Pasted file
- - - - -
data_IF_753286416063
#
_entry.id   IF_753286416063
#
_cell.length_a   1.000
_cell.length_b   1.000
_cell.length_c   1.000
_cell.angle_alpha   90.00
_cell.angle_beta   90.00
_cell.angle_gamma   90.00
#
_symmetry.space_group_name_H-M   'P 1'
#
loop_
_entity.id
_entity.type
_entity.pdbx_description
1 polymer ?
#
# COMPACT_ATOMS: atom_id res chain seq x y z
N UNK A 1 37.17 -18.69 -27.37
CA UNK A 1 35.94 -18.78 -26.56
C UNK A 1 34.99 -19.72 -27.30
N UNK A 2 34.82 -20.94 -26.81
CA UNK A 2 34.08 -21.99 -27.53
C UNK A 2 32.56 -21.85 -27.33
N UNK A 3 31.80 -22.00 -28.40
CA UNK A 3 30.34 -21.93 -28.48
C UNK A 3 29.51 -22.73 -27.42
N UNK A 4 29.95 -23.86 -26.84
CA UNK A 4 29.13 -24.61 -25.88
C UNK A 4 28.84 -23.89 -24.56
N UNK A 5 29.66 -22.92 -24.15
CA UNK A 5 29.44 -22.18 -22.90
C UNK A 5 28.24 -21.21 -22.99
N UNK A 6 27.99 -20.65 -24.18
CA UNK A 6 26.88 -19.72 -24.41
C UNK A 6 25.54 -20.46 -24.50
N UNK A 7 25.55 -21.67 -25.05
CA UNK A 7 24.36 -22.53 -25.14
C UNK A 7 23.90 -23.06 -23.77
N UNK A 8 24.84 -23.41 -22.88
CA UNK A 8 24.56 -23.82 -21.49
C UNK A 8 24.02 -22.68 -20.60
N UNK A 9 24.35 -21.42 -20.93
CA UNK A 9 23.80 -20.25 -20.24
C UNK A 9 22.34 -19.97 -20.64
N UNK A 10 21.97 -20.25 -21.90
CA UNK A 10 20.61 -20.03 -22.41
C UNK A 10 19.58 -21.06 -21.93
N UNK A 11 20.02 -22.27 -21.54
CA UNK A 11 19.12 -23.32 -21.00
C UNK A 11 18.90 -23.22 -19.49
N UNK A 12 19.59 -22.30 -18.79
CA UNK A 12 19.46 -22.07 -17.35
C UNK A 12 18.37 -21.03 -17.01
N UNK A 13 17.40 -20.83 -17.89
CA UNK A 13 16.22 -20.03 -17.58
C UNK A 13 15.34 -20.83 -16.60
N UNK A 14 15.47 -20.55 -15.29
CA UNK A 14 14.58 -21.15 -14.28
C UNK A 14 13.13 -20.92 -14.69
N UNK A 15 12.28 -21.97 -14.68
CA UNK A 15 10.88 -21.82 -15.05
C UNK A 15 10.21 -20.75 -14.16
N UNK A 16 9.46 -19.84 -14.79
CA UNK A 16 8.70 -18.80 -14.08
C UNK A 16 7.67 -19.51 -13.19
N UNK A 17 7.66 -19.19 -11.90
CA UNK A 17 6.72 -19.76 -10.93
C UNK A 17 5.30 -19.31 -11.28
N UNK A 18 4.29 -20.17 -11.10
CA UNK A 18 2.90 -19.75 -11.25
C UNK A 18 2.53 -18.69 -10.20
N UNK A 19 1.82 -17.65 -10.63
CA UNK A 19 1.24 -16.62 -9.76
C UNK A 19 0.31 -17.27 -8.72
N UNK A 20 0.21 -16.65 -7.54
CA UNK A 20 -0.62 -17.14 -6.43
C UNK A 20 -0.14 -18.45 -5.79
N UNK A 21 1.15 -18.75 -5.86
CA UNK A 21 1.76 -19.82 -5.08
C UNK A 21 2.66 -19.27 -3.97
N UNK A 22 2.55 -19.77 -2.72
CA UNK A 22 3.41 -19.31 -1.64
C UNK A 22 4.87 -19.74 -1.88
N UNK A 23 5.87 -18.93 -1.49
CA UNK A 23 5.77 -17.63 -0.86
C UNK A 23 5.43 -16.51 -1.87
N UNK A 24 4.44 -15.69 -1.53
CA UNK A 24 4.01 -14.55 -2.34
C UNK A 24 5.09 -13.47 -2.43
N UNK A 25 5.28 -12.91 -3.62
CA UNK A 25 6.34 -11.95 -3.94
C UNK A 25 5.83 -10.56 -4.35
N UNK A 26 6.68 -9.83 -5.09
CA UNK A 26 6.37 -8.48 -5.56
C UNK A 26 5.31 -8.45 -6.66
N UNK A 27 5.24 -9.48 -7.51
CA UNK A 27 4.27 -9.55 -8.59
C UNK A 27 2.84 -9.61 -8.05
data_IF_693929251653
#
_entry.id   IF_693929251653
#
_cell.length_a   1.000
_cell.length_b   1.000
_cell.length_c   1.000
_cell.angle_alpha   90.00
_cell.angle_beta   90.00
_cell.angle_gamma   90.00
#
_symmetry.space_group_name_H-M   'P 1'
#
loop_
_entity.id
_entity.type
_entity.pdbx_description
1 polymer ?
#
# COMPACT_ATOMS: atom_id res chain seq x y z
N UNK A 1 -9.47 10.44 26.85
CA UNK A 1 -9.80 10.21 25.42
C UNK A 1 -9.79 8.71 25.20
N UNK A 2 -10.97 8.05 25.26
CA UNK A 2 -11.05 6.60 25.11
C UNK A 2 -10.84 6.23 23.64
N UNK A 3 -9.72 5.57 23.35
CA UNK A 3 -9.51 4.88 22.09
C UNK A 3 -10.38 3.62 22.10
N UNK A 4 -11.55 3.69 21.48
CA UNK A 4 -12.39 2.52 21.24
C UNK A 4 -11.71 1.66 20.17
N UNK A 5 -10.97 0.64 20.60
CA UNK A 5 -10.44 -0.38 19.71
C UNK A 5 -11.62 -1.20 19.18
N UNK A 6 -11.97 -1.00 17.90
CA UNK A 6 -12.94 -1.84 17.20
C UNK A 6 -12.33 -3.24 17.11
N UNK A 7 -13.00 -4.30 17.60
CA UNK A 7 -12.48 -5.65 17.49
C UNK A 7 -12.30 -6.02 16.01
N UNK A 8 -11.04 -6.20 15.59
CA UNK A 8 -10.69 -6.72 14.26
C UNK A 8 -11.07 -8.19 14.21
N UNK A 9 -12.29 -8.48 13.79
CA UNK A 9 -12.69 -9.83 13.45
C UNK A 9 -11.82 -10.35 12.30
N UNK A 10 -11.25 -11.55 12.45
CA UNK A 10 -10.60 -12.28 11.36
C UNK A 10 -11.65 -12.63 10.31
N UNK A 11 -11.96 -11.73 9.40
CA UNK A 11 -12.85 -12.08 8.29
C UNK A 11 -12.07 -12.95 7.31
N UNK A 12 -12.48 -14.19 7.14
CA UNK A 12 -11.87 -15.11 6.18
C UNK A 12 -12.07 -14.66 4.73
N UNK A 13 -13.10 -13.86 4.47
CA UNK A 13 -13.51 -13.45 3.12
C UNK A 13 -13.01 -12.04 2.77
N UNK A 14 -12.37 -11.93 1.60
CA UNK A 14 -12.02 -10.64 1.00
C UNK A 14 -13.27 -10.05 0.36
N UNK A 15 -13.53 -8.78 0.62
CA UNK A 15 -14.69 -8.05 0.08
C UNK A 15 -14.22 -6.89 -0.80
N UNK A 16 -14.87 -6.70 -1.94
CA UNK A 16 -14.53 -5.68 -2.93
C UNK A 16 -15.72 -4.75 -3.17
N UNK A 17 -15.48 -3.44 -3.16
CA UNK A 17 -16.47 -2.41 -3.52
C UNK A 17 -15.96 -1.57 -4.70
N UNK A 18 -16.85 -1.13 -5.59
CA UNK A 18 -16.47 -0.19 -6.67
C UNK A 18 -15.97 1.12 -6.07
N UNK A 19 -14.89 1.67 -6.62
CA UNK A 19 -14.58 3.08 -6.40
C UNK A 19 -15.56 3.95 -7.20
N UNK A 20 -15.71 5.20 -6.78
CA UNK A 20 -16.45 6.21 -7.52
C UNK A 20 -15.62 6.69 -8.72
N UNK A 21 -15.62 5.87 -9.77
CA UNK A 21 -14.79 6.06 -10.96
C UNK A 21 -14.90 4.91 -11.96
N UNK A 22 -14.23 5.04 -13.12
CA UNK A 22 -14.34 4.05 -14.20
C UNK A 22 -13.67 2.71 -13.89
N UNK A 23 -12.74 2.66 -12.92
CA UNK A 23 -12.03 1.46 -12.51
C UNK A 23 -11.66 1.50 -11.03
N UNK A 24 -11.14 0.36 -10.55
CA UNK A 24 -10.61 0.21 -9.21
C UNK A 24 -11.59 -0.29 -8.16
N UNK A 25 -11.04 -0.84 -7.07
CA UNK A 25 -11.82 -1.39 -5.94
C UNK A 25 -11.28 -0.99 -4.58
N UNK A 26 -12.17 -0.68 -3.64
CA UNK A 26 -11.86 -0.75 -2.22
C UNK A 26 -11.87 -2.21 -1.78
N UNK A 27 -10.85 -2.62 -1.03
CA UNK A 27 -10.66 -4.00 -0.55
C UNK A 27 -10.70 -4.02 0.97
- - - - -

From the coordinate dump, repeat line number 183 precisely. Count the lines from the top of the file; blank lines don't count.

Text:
CA UNK A 21 -14.79 6.06 -10.96